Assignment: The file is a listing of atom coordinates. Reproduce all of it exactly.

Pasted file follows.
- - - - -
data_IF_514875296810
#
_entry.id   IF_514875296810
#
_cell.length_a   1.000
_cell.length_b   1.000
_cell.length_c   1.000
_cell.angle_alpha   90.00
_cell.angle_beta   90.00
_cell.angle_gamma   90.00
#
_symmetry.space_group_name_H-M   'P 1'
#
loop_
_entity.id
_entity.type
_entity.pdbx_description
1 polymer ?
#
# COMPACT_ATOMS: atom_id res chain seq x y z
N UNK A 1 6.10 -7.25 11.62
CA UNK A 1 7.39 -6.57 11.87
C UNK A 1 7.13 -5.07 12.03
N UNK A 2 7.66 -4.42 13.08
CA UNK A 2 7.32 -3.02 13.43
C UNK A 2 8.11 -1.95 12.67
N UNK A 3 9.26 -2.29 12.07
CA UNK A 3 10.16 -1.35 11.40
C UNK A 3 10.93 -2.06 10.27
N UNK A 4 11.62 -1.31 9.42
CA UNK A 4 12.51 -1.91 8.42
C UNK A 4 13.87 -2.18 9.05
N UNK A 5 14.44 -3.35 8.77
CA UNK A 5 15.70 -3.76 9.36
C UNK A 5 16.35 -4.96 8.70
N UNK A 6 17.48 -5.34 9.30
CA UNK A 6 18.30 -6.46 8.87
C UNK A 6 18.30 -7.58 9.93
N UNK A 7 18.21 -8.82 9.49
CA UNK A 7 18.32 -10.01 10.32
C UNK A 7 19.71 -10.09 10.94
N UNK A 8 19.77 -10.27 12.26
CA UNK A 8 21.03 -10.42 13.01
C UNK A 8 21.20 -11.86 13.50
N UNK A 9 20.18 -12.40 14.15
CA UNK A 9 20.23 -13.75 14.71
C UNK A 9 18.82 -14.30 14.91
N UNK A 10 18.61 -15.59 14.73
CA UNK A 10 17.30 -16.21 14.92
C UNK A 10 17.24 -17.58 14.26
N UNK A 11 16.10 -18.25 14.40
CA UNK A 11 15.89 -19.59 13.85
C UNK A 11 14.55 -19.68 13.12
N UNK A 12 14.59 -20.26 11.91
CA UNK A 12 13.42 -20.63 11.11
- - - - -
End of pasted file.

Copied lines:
data_IF_514875296810
#
_entry.id   IF_514875296810
#
_cell.length_a   1.000
_cell.length_b   1.000
_cell.length_c   1.000
_cell.angle_alpha   90.00
_cell.angle_beta   90.00
_cell.angle_gamma   90.00
#
_symmetry.space_group_name_H-M   'P 1'
#
loop_
_entity.id
_entity.type
_entity.pdbx_description
1 polymer ?
#
# COMPACT_ATOMS: atom_id res chain seq x y z
N UNK A 1 6.10 -7.25 11.62
CA UNK A 1 7.39 -6.57 11.87
C UNK A 1 7.13 -5.07 12.03
N UNK A 2 7.66 -4.42 13.08
CA UNK A 2 7.32 -3.02 13.43
C UNK A 2 8.11 -1.95 12.67
N UNK A 3 9.26 -2.29 12.07
CA UNK A 3 10.16 -1.35 11.40
C UNK A 3 10.93 -2.06 10.27
N UNK A 4 11.62 -1.31 9.42
CA UNK A 4 12.51 -1.91 8.42
C UNK A 4 13.87 -2.18 9.05
N UNK A 5 14.44 -3.35 8.77
CA UNK A 5 15.70 -3.76 9.36
C UNK A 5 16.35 -4.96 8.70
N UNK A 6 17.48 -5.34 9.30
CA UNK A 6 18.30 -6.46 8.87
C UNK A 6 18.30 -7.58 9.93
N UNK A 7 18.21 -8.82 9.49
CA UNK A 7 18.32 -10.01 10.32
C UNK A 7 19.71 -10.09 10.94
N UNK A 8 19.77 -10.27 12.26
CA UNK A 8 21.03 -10.42 13.01
C UNK A 8 21.20 -11.86 13.50
N UNK A 9 20.18 -12.40 14.15
CA UNK A 9 20.23 -13.75 14.71
C UNK A 9 18.82 -14.30 14.91
N UNK A 10 18.61 -15.59 14.73
CA UNK A 10 17.30 -16.21 14.92
C UNK A 10 17.24 -17.58 14.26
N UNK A 11 16.10 -18.25 14.40
CA UNK A 11 15.89 -19.59 13.85
C UNK A 11 14.55 -19.68 13.12
N UNK A 12 14.59 -20.26 11.91
CA UNK A 12 13.42 -20.63 11.11